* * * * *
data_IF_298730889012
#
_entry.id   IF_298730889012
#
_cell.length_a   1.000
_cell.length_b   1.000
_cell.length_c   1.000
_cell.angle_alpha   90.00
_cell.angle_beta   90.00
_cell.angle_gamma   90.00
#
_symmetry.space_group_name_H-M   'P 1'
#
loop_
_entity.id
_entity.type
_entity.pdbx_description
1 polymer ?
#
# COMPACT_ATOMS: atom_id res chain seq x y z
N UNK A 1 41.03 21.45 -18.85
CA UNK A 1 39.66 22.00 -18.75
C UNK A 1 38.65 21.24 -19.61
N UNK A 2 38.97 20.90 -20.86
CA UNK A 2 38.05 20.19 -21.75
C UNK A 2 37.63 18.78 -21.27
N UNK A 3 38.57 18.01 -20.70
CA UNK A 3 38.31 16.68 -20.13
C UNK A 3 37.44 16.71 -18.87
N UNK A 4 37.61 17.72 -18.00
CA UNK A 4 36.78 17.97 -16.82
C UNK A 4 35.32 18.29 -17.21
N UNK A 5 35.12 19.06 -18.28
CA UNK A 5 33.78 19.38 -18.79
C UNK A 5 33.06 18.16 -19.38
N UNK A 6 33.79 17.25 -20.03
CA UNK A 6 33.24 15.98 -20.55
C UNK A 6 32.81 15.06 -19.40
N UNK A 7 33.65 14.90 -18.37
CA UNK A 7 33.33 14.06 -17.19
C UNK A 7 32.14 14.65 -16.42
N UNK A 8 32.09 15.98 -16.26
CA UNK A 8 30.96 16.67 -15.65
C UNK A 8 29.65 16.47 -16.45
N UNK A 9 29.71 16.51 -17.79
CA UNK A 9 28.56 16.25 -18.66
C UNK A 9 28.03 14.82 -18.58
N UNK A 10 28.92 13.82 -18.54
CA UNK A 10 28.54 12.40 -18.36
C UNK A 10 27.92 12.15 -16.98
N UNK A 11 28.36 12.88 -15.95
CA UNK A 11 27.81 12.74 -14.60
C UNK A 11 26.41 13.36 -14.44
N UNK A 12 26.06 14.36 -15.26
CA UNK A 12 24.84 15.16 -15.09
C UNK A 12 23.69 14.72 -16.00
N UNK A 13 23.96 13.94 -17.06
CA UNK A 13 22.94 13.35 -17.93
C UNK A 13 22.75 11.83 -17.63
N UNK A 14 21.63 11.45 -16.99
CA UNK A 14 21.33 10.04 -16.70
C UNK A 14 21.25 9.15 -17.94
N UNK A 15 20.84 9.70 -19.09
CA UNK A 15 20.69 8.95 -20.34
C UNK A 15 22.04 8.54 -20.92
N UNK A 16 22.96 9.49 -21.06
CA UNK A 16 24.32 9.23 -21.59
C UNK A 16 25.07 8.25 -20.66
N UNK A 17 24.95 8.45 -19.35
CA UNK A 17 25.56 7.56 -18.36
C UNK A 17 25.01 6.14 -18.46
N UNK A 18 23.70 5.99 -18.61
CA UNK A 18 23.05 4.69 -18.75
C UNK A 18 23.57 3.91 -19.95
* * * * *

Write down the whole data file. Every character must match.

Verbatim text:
data_IF_298730889012
#
_entry.id   IF_298730889012
#
_cell.length_a   1.000
_cell.length_b   1.000
_cell.length_c   1.000
_cell.angle_alpha   90.00
_cell.angle_beta   90.00
_cell.angle_gamma   90.00
#
_symmetry.space_group_name_H-M   'P 1'
#
loop_
_entity.id
_entity.type
_entity.pdbx_description
1 polymer ?
#
# COMPACT_ATOMS: atom_id res chain seq x y z
N UNK A 1 41.03 21.45 -18.85
CA UNK A 1 39.66 22.00 -18.75
C UNK A 1 38.65 21.24 -19.61
N UNK A 2 38.97 20.90 -20.86
CA UNK A 2 38.05 20.19 -21.75
C UNK A 2 37.63 18.78 -21.27
N UNK A 3 38.57 18.01 -20.70
CA UNK A 3 38.31 16.68 -20.13
C UNK A 3 37.44 16.71 -18.87
N UNK A 4 37.61 17.72 -18.00
CA UNK A 4 36.78 17.97 -16.82
C UNK A 4 35.32 18.29 -17.21
N UNK A 5 35.12 19.06 -18.28
CA UNK A 5 33.78 19.38 -18.79
C UNK A 5 33.06 18.16 -19.38
N UNK A 6 33.79 17.25 -20.03
CA UNK A 6 33.24 15.98 -20.55
C UNK A 6 32.81 15.06 -19.40
N UNK A 7 33.65 14.90 -18.37
CA UNK A 7 33.33 14.06 -17.19
C UNK A 7 32.14 14.65 -16.42
N UNK A 8 32.09 15.98 -16.26
CA UNK A 8 30.96 16.67 -15.65
C UNK A 8 29.65 16.47 -16.45
N UNK A 9 29.71 16.51 -17.79
CA UNK A 9 28.56 16.25 -18.66
C UNK A 9 28.03 14.82 -18.58
N UNK A 10 28.92 13.82 -18.54
CA UNK A 10 28.54 12.40 -18.36
C UNK A 10 27.92 12.15 -16.98
N UNK A 11 28.36 12.88 -15.95
CA UNK A 11 27.81 12.74 -14.60
C UNK A 11 26.41 13.36 -14.44
N UNK A 12 26.06 14.36 -15.26
CA UNK A 12 24.84 15.16 -15.09
C UNK A 12 23.69 14.72 -16.00
N UNK A 13 23.96 13.94 -17.06
CA UNK A 13 22.94 13.35 -17.93
C UNK A 13 22.75 11.83 -17.63
N UNK A 14 21.63 11.45 -16.99
CA UNK A 14 21.33 10.04 -16.70
C UNK A 14 21.25 9.15 -17.94
N UNK A 15 20.84 9.70 -19.09
CA UNK A 15 20.69 8.95 -20.34
C UNK A 15 22.04 8.54 -20.92
N UNK A 16 22.96 9.49 -21.06
CA UNK A 16 24.32 9.23 -21.59
C UNK A 16 25.07 8.25 -20.66
N UNK A 17 24.95 8.45 -19.35
CA UNK A 17 25.56 7.56 -18.36
C UNK A 17 25.01 6.14 -18.46
N UNK A 18 23.70 5.99 -18.61
CA UNK A 18 23.05 4.69 -18.75
C UNK A 18 23.57 3.91 -19.95